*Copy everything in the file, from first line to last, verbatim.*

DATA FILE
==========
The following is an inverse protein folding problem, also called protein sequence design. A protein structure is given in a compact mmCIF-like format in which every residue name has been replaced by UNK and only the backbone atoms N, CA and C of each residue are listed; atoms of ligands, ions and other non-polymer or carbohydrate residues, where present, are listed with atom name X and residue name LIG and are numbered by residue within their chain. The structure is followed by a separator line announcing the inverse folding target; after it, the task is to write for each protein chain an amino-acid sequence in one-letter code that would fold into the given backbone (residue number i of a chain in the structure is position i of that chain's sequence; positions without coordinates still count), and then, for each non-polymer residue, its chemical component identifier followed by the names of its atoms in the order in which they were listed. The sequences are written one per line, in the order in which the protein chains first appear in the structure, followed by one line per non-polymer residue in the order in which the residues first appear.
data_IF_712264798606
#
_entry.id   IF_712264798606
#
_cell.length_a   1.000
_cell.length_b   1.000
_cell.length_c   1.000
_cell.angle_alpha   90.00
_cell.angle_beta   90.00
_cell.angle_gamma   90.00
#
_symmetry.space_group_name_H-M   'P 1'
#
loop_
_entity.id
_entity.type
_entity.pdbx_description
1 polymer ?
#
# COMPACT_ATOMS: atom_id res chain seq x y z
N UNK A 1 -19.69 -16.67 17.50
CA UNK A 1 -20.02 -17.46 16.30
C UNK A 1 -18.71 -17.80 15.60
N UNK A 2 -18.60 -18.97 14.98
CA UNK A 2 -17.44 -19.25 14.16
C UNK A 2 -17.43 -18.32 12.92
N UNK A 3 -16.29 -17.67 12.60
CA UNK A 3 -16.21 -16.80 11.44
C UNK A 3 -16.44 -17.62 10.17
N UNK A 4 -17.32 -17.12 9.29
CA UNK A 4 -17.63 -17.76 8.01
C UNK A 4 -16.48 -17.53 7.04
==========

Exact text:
The following is an inverse protein folding problem, also called protein sequence design. A protein structure is given in a compact mmCIF-like format in which every residue name has been replaced by UNK and only the backbone atoms N, CA and C of each residue are listed; atoms of ligands, ions and other non-polymer or carbohydrate residues, where present, are listed with atom name X and residue name LIG and are numbered by residue within their chain. The structure is followed by a separator line announcing the inverse folding target; after it, the task is to write for each protein chain an amino-acid sequence in one-letter code that would fold into the given backbone (residue number i of a chain in the structure is position i of that chain's sequence; positions without coordinates still count), and then, for each non-polymer residue, its chemical component identifier followed by the names of its atoms in the order in which they were listed. The sequences are written one per line, in the order in which the protein chains first appear in the structure, followed by one line per non-polymer residue in the order in which the residues first appear.
data_IF_712264798606
#
_entry.id   IF_712264798606
#
_cell.length_a   1.000
_cell.length_b   1.000
_cell.length_c   1.000
_cell.angle_alpha   90.00
_cell.angle_beta   90.00
_cell.angle_gamma   90.00
#
_symmetry.space_group_name_H-M   'P 1'
#
loop_
_entity.id
_entity.type
_entity.pdbx_description
1 polymer ?
#
# COMPACT_ATOMS: atom_id res chain seq x y z
N UNK A 1 -19.69 -16.67 17.50
CA UNK A 1 -20.02 -17.46 16.30
C UNK A 1 -18.71 -17.80 15.60
N UNK A 2 -18.60 -18.97 14.98
CA UNK A 2 -17.44 -19.25 14.16
C UNK A 2 -17.43 -18.32 12.92
N UNK A 3 -16.29 -17.67 12.60
CA UNK A 3 -16.21 -16.80 11.44
C UNK A 3 -16.44 -17.62 10.17
N UNK A 4 -17.32 -17.12 9.29
CA UNK A 4 -17.63 -17.76 8.01
C UNK A 4 -16.48 -17.53 7.04